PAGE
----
Deakin University

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A cross-national comparison of risk and protective factors for adolescent substance use : the United States and Australia

journal contribution
posted on 2004-07-01, 00:00 authored by J Beyers, John ToumbourouJohn Toumbourou, R Catalano, M Arthur, J Hawkins
To compare risk and protective factors that influence youth substance use in Australia and the United States. The two countries have different policy orientations toward substance use: Australia has adopted harm-reduction policies, and the United States has adopted abstinence-focused polices.

Cross-sectional survey data were collected from independent samples of adolescents in the states of Maine (N = 16,861; 53% female, 7% Non-white) and Oregon (N = 15,542; 51% female, 24% Non-white) in the United States and Victoria in Australia (N = 8442; 54% Female, 11% Non-white) in 1998 (Maine and Oregon) and 1999 (Victoria). Chi-square tests, t-tests, effect size comparisons, and logistic regression analyses that accounted for age and gender were used to investigate cross-national similarities and differences in: (a) rates of cigarette, alcohol, and marijuana use; (b) levels of risk and protective factors; and (c) magnitudes of associations between risk and protective factors and substance use.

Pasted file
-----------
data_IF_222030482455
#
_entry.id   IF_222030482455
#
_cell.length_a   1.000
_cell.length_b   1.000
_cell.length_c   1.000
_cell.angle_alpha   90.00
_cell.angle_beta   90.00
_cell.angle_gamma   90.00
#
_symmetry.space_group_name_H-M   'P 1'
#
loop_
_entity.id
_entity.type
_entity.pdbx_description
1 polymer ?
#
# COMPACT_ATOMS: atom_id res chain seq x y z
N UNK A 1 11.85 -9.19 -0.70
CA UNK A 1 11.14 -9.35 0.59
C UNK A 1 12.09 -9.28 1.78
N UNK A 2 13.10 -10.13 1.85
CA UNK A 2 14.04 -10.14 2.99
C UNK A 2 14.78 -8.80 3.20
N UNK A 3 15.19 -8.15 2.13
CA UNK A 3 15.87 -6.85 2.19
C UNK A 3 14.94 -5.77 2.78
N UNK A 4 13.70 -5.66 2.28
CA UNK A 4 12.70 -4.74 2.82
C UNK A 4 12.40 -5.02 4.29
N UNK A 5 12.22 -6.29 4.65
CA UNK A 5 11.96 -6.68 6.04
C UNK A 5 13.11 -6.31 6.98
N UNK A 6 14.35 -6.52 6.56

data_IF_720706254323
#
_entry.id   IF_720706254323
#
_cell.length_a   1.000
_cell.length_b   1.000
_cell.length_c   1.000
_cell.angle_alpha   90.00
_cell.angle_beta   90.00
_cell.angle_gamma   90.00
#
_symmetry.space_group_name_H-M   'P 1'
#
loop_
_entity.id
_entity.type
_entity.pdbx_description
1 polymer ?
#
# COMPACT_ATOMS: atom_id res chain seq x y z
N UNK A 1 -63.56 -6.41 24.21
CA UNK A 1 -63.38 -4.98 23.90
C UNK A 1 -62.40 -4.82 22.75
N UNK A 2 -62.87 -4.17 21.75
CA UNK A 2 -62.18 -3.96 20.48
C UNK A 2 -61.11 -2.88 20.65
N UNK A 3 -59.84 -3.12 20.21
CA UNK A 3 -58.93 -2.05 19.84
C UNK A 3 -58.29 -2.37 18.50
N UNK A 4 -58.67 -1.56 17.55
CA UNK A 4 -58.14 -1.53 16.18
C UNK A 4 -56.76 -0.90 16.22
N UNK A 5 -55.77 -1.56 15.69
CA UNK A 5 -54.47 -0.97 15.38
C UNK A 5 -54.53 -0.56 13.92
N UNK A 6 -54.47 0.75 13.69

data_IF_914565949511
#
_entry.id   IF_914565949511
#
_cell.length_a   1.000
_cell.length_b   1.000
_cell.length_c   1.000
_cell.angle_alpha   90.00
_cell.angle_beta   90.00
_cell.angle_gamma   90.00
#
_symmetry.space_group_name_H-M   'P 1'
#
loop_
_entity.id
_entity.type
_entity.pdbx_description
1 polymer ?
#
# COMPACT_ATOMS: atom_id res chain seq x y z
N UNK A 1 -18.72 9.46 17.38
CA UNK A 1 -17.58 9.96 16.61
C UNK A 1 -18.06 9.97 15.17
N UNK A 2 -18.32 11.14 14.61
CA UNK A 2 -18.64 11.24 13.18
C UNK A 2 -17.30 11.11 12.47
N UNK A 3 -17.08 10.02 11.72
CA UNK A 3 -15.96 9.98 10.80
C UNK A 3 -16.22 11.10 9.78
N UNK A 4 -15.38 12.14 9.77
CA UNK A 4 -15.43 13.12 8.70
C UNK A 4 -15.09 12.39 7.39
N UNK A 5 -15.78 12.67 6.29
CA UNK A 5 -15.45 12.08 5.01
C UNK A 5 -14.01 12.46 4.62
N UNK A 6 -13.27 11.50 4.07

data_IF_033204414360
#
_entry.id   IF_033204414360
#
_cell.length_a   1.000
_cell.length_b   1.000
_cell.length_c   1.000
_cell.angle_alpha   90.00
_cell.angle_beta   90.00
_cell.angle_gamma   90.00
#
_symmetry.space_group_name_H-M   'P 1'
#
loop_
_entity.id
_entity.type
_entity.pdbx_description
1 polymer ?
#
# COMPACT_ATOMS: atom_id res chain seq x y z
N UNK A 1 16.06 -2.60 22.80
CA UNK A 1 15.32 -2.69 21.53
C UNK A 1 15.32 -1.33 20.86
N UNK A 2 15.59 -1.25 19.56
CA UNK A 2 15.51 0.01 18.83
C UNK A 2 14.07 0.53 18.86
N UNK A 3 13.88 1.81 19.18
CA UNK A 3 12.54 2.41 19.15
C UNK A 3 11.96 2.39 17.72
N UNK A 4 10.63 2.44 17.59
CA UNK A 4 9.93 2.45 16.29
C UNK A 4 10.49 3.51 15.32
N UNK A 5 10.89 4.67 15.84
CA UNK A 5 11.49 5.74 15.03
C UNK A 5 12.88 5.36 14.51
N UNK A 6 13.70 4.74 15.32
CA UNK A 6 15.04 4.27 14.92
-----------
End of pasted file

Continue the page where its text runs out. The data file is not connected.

More adolescents in Victoria reported using cigarettes and alcohol, whereas more of the U.S. adolescents reported using marijuana. Exposure to risk and protective factors was generally similar in the cross-national samples. However, adolescents in Maine and Oregon perceived handguns to be more readily available, reported more participation in religious activities, and were higher in sensation-seeking and social skills; and adolescents in Victoria had more favorable attitudes toward drug use and reported community norms and parental attitudes more favorable to drug use. Most of the risk and protective factors were strongly associated with substance use to a similar degree in Victoria, Maine, and Oregon. However, among adolescents in Maine and Oregon peer/individual risk and protective factors associated with social detachment were more strongly related to substance use, and among adolescents in Victoria, family protective factors were less strongly related to alcohol use.

Inter-country influences on youth substance use are generally similar despite different policy directions. Existing differences suggest that the abstinence policy context is associated with higher levels of illicit drug use and stronger relations between individual indicators of social detachment and substance use, whereas the harm reduction policy context is related to more cigarette and alcohol use, possibly from exposure to normative influences that are more tolerant of youth drug use.



Journal of adolescent health






3 - 16


Elsevier Inc


Amsterdam, The Netherlands







Publication classification

C1.1 Refereed article in a scholarly journal

Copyright notice

2004, Society for Adolescent Medicine